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Category: Critical Care Medicine-Neurologic Disorders--->Brain Death and Degenerative Diseases
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Question 1#Print Question

An 84-year-old man with coronary artery disease and atrial fibrillation had a ST-segment elevation myocardial infarction that was complicated by a ventricular fibrillation cardiac arrest with 45 minutes of pulselessness. His initial management included evaluation in the cardiac catheterization lab with placement of a bare metal stent into the right coronary artery. He underwent 24 hours of cooling post cardiac arrest, but following this he has had limited neurologic recovery. Post arrest day 6, neurology is consulted.

Which of the following is MOST correct?

A. The most accurate prognostic test for poor neurologic outcome is electroencephalography
B. If there are no corneal responses 6 days post cardiac arrest, there is no anticipated neurologic recovery
C. Neuron-specific enolase is not affected by cooling and can be used for prognosis at 6 days post cardiac arrest
D. A magnetic resonance imaging (MRI) can assist with prognosis, and the most commonly affected area of the brain is the cortical region


Question 2#Print Question

A 54-year-old woman is admitted to the intensive care unit (ICU) with a subarachnoid hemorrhage due to a left middle cerebral artery aneurysm rupture. Early external ventricular drain was placed because of a poor neurological examination. Over the course of 7 days, there have been ongoing issues with refractory elevated intracranial pressure and poor neurologic examination, progressing to no cranial nerve responses. Her examination is as follows: pupils 5 mm and nonreactive, absent oculocephalic reflexes, absent corneal reflexes, absence of facial grimace, absent gag, and absent cough. The only evoked motor response is minimal triple flexion in the bilateral legs. An apnea test was completed and there were no spontaneous respirations with an increase in pCO2 20 mm Hg more than baseline.

Which of the following is MOST true? 

A. Because of the motor response present, the patient does not meet criteria for brain death
B. An ancillary test (EEG, cerebral angiogram, nuclear scan) should be completed to diagnose brain death
C. We need to repeat the apnea test
D. The current examination is consistent with brain death


Question 3#Print Question

A 28-year-old previously healthy male is admitted to the ICU with altered mental status and hypoxic respiratory failure following a traumatic brain injury. There is limited history of his actual injury, but the night before his admission, he was intoxicated with friends when he got in an altercation and was hit on left side of his head and did have a brief loss of consciousness. His friends took him home, and at that time he was confused, complaining of a headache but was still talking and walking. He went to bed and he was checked on 10 hours later and was unresponsive. Emergency medical services (EMS) was called, and on arrival he was unresponsive with fixed, dilated pupils and no movements to painful stimulation and was intubated without sedation or paralytic.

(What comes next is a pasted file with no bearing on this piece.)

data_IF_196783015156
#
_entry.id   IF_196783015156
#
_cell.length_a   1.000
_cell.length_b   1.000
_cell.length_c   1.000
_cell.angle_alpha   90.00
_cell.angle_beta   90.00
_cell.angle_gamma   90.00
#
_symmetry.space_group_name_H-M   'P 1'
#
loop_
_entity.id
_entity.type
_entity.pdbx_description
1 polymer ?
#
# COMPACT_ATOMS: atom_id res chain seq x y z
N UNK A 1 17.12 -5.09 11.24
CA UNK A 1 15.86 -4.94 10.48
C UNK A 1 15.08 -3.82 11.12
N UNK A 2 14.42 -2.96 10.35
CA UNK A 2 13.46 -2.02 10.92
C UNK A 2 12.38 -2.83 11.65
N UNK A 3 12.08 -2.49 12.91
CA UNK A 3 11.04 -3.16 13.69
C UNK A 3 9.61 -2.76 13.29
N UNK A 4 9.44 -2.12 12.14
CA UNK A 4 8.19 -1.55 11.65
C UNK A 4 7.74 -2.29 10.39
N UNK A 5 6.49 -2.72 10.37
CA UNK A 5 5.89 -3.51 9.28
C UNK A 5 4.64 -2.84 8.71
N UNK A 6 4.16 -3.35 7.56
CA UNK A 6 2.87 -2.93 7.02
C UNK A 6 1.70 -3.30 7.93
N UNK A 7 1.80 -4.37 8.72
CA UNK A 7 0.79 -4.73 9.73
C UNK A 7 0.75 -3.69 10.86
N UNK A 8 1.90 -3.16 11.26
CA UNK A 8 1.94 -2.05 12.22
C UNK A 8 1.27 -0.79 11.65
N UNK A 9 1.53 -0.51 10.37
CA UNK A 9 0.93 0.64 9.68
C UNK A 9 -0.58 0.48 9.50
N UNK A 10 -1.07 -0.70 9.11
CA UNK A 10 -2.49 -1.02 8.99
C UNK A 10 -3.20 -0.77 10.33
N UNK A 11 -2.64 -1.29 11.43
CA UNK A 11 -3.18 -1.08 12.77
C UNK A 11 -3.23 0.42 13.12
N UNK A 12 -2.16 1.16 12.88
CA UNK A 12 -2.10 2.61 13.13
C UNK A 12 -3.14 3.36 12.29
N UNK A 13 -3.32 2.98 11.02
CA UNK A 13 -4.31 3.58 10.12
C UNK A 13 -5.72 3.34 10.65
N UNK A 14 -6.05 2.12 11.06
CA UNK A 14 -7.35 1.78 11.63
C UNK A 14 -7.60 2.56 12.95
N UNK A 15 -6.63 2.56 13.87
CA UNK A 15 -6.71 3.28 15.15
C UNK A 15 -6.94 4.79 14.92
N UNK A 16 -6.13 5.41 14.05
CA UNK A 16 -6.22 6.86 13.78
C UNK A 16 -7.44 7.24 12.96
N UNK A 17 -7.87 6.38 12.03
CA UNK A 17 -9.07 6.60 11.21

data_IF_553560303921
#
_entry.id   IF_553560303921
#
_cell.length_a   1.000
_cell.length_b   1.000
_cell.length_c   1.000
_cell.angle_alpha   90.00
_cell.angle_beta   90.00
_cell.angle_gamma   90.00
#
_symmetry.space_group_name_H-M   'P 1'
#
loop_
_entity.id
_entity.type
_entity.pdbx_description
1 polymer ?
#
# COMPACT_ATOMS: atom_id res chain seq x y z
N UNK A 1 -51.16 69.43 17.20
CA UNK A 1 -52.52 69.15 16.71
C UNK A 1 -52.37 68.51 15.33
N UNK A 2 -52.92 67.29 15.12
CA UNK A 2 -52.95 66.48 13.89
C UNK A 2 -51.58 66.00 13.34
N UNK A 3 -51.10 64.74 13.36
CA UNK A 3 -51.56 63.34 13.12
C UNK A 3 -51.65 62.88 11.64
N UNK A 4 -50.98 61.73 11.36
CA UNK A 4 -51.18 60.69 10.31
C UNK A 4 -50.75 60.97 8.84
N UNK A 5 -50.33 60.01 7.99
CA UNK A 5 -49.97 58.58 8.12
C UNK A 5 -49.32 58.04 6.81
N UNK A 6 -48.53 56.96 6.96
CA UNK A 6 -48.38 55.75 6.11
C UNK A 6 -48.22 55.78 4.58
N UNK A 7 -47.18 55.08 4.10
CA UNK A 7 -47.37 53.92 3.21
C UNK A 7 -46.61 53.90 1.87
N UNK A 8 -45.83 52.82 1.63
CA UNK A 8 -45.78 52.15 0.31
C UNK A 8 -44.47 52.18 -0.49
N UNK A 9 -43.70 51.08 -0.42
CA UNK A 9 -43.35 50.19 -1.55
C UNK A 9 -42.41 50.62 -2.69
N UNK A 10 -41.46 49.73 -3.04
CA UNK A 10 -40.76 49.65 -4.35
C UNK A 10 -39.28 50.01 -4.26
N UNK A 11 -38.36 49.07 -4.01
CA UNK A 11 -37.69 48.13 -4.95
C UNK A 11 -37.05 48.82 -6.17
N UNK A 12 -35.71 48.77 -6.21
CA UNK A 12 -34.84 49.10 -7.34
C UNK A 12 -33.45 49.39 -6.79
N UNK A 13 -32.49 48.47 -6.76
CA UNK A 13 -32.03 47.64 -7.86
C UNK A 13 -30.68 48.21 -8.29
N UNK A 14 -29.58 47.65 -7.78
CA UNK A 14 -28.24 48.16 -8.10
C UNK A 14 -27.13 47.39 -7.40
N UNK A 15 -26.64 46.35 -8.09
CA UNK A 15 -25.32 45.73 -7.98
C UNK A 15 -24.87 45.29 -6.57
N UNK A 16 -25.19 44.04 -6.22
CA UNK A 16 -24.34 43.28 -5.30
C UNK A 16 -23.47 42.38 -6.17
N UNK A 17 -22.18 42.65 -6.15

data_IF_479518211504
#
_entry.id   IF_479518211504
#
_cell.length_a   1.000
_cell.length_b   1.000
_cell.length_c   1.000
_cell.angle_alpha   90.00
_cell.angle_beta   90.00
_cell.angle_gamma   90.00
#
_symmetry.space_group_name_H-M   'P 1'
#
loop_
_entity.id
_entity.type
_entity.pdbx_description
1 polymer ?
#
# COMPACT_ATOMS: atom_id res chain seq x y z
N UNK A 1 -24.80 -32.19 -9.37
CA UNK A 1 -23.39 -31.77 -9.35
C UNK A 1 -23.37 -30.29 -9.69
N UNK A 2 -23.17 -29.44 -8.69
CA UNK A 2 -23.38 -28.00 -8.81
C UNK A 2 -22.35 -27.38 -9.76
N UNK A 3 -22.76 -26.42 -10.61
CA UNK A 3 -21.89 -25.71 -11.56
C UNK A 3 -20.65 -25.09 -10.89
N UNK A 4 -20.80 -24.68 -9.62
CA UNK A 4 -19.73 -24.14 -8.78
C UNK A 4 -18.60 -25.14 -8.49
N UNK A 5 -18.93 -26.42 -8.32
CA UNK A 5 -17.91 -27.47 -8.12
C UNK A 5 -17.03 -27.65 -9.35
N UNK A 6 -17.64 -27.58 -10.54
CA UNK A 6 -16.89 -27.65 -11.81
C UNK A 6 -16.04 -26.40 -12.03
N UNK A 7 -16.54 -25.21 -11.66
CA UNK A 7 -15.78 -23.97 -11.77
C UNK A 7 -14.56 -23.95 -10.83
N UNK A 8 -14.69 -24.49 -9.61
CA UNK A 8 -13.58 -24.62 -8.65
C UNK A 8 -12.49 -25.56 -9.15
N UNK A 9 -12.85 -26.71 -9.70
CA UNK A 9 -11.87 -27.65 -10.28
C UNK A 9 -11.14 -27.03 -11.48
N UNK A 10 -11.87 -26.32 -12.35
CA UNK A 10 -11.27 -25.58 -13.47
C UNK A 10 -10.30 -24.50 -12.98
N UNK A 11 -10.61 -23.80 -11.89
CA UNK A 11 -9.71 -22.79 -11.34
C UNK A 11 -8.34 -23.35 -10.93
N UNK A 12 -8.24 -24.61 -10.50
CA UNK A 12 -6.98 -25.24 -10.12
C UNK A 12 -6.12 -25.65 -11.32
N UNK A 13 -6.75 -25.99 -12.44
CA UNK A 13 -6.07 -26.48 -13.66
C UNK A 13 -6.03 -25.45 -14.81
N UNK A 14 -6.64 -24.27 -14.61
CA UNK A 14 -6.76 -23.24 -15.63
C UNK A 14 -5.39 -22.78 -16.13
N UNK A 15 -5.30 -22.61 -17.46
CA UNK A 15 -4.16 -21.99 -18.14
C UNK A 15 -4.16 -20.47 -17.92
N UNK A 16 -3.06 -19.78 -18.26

A head computed tomography (CT) was completed on arrival to the emergency department and demonstrated a 1.4 cm left-sided holocephalic subdural with 1.2 cm of left-to-right midline shift including uncal herniation and midbrain compression. His examination demonstrates lack of brain stem responses, no spontaneous breathing, and no movement to painful stimulation. An apnea test was attempted to evaluate for brain death but was unable to be completed because of hemodynamic instability. A whole brain positron emission tomography (PET) scan was completed and showed no activity in the brain stem and cortex.

What is the MOST correct statement regarding the patient? 

A. The patient does not meet brain death criteria because the ancillary study does not support the diagnosis of brain death
B. The patient does not meet brain death criteria because he was unable to complete an apnea test
C. The patient does meet brain death criteria because his clinical examination is consistent with this and did not need an ancillary study
D. The patient does meet brain death criteria because his clinical examination is consistent with this and the ancillary study supports this diagnosis


Question 4#Print Question

A 58-year-old woman with amyotrophic lateral sclerosis (ALS) presents to the emergency department complaining of increased weakness and difficulty with feeding herself. Her daughter inquires if there are any interventions which have been proven to increase life expectancy in ALS patients.

Which of these is the MOST appropriate answer?

A. Amantadine
B. Noninvasive ventilation
C. Colostomy
D. Prophylactic antibiotics
E. Indwelling nasogastric tube


Question 5#Print Question

A 74-year-old man with hypertension, coronary artery disease, and Parkinson disease is admitted to the ICU for management of pneumonia. He is intubated and started on broad-spectrum antibiotics. Six days after admission, he is found to have worsening fever, rigidity, and is no longer following commands.

What is the MOST likely etiology for his condition?

A. Status epilepticus
B. Meningitis
C. Serotonin syndrome
D. Neuroleptic malignant syndrome (NMS)
E. Infective endocarditis




Category: Critical Care Medicine-Neurologic Disorders--->Brain Death and Degenerative Diseases
Page: 1 of 1